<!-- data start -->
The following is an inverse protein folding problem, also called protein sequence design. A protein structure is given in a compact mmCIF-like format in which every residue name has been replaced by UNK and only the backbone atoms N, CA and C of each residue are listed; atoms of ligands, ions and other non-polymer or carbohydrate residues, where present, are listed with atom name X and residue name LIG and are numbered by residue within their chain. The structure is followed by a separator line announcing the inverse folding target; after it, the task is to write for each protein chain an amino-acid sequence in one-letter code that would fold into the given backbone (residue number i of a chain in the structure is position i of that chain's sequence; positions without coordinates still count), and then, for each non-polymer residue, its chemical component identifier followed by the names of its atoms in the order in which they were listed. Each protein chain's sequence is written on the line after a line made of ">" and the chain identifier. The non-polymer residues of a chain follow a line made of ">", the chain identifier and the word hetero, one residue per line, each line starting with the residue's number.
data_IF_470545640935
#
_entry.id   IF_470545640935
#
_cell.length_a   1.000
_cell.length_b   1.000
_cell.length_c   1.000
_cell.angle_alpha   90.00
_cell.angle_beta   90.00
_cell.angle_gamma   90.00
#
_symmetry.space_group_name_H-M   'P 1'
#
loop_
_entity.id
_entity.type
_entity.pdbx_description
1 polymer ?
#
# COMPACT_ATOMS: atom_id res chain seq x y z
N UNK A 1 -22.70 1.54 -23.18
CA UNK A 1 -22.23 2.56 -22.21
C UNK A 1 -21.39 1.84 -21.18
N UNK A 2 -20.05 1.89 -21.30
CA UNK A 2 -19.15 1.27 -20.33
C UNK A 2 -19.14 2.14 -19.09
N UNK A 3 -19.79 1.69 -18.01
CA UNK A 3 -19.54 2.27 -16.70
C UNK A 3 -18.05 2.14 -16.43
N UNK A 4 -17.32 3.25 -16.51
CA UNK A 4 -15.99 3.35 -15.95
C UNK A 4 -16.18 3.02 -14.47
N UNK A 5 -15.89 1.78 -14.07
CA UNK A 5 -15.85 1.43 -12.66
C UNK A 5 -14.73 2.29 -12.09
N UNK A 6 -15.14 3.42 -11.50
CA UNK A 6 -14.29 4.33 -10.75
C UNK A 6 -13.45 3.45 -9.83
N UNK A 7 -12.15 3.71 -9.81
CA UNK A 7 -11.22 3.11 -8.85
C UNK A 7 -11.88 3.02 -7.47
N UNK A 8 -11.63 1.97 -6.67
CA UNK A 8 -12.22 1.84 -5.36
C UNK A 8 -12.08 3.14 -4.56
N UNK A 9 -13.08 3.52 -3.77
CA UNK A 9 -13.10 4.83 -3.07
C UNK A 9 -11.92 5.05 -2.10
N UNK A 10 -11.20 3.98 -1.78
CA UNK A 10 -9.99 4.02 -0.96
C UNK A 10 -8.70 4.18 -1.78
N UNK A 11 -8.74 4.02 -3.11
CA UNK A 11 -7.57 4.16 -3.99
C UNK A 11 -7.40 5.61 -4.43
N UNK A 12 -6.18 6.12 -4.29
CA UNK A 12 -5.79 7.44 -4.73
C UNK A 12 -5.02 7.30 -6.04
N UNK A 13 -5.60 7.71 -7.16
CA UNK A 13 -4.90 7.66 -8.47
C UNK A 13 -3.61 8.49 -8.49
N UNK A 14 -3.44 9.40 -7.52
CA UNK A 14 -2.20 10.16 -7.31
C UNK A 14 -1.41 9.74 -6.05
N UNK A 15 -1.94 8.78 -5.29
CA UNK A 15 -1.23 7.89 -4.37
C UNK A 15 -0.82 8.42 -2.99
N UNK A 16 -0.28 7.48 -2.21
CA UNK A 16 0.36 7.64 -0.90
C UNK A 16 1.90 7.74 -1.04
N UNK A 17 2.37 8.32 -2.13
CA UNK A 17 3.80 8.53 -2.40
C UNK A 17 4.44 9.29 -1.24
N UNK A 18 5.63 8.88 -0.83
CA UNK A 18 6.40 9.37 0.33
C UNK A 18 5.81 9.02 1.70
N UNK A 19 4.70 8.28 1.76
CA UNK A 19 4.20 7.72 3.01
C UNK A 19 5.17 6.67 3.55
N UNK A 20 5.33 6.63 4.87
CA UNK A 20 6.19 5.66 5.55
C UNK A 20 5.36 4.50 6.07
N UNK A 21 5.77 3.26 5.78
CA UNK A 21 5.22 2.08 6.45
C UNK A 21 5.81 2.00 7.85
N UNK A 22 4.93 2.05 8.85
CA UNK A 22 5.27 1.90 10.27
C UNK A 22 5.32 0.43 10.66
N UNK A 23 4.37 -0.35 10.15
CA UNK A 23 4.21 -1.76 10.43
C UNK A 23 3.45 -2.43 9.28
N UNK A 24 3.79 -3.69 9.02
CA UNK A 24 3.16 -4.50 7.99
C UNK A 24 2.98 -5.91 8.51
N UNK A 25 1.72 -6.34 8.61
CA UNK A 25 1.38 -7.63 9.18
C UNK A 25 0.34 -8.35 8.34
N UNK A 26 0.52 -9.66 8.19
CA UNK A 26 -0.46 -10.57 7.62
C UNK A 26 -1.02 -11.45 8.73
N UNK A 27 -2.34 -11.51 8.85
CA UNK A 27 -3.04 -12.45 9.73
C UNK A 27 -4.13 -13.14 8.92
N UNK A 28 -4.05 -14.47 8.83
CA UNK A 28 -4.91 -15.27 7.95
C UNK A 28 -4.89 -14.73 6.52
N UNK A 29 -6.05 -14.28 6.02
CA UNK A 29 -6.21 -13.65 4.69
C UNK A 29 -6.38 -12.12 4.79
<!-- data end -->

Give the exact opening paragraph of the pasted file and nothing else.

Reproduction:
The following is an inverse protein folding problem, also called protein sequence design. A protein structure is given in a compact mmCIF-like format in which every residue name has been replaced by UNK and only the backbone atoms N, CA and C of each residue are listed; atoms of ligands, ions and other non-polymer or carbohydrate residues, where present, are listed with atom name X and residue name LIG and are numbered by residue within their chain. The structure is followed by a separator line announcing the inverse folding target; after it, the task is to write for each protein chain an amino-acid sequence in one-letter code that would fold into the given backbone (residue number i of a chain in the structure is position i of that chain's sequence; positions without coordinates still count), and then, for each non-polymer residue, its chemical component identifier followed by the names of its atoms in the order in which they were listed. Each protein chain's sequence is written on the line after a line made of ">" and the chain identifier. The non-polymer residues of a chain follow a line made of ">", the chain identifier and the word hetero, one residue per line, each line starting with the residue's number.